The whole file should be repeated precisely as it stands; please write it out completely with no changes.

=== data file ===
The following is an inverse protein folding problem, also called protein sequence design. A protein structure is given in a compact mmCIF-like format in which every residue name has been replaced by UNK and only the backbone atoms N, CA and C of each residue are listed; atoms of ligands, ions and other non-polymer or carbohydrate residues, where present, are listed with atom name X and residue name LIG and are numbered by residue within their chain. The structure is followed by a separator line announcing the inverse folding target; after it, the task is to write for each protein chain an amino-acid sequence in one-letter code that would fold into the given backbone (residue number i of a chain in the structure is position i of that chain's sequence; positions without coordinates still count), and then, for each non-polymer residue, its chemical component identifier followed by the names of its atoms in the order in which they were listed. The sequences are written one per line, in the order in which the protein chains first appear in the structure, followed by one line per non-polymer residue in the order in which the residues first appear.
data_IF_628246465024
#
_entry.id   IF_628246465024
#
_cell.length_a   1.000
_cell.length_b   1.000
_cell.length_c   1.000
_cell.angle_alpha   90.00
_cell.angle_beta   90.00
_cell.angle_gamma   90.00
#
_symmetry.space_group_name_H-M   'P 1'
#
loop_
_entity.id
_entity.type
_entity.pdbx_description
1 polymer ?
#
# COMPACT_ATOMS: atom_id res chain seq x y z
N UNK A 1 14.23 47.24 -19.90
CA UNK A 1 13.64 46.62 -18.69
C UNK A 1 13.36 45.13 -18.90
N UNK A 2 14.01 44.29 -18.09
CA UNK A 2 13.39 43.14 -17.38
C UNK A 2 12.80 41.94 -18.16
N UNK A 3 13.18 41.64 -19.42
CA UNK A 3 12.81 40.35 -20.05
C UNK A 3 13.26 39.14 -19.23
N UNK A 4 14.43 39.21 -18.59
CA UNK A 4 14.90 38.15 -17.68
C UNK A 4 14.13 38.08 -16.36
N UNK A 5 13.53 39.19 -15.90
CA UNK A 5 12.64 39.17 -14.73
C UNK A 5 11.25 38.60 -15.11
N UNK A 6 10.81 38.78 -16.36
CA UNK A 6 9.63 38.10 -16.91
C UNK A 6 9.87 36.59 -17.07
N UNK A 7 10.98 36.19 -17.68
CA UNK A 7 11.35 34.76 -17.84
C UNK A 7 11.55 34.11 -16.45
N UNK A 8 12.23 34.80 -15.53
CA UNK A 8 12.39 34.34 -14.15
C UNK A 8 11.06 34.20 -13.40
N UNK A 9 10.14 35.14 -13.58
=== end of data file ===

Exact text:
The following is an inverse protein folding problem, also called protein sequence design. A protein structure is given in a compact mmCIF-like format in which every residue name has been replaced by UNK and only the backbone atoms N, CA and C of each residue are listed; atoms of ligands, ions and other non-polymer or carbohydrate residues, where present, are listed with atom name X and residue name LIG and are numbered by residue within their chain. The structure is followed by a separator line announcing the inverse folding target; after it, the task is to write for each protein chain an amino-acid sequence in one-letter code that would fold into the given backbone (residue number i of a chain in the structure is position i of that chain's sequence; positions without coordinates still count), and then, for each non-polymer residue, its chemical component identifier followed by the names of its atoms in the order in which they were listed. The sequences are written one per line, in the order in which the protein chains first appear in the structure, followed by one line per non-polymer residue in the order in which the residues first appear.
data_IF_628246465024
#
_entry.id   IF_628246465024
#
_cell.length_a   1.000
_cell.length_b   1.000
_cell.length_c   1.000
_cell.angle_alpha   90.00
_cell.angle_beta   90.00
_cell.angle_gamma   90.00
#
_symmetry.space_group_name_H-M   'P 1'
#
loop_
_entity.id
_entity.type
_entity.pdbx_description
1 polymer ?
#
# COMPACT_ATOMS: atom_id res chain seq x y z
N UNK A 1 14.23 47.24 -19.90
CA UNK A 1 13.64 46.62 -18.69
C UNK A 1 13.36 45.13 -18.90
N UNK A 2 14.01 44.29 -18.09
CA UNK A 2 13.39 43.14 -17.38
C UNK A 2 12.80 41.94 -18.16
N UNK A 3 13.18 41.64 -19.42
CA UNK A 3 12.81 40.35 -20.05
C UNK A 3 13.26 39.14 -19.23
N UNK A 4 14.43 39.21 -18.59
CA UNK A 4 14.90 38.15 -17.68
C UNK A 4 14.13 38.08 -16.36
N UNK A 5 13.53 39.19 -15.90
CA UNK A 5 12.64 39.17 -14.73
C UNK A 5 11.25 38.60 -15.11
N UNK A 6 10.81 38.78 -16.36
CA UNK A 6 9.63 38.10 -16.91
C UNK A 6 9.87 36.59 -17.07
N UNK A 7 10.98 36.19 -17.68
CA UNK A 7 11.35 34.76 -17.84
C UNK A 7 11.55 34.11 -16.45
N UNK A 8 12.23 34.80 -15.53
CA UNK A 8 12.39 34.34 -14.15
C UNK A 8 11.06 34.20 -13.40
N UNK A 9 10.14 35.14 -13.58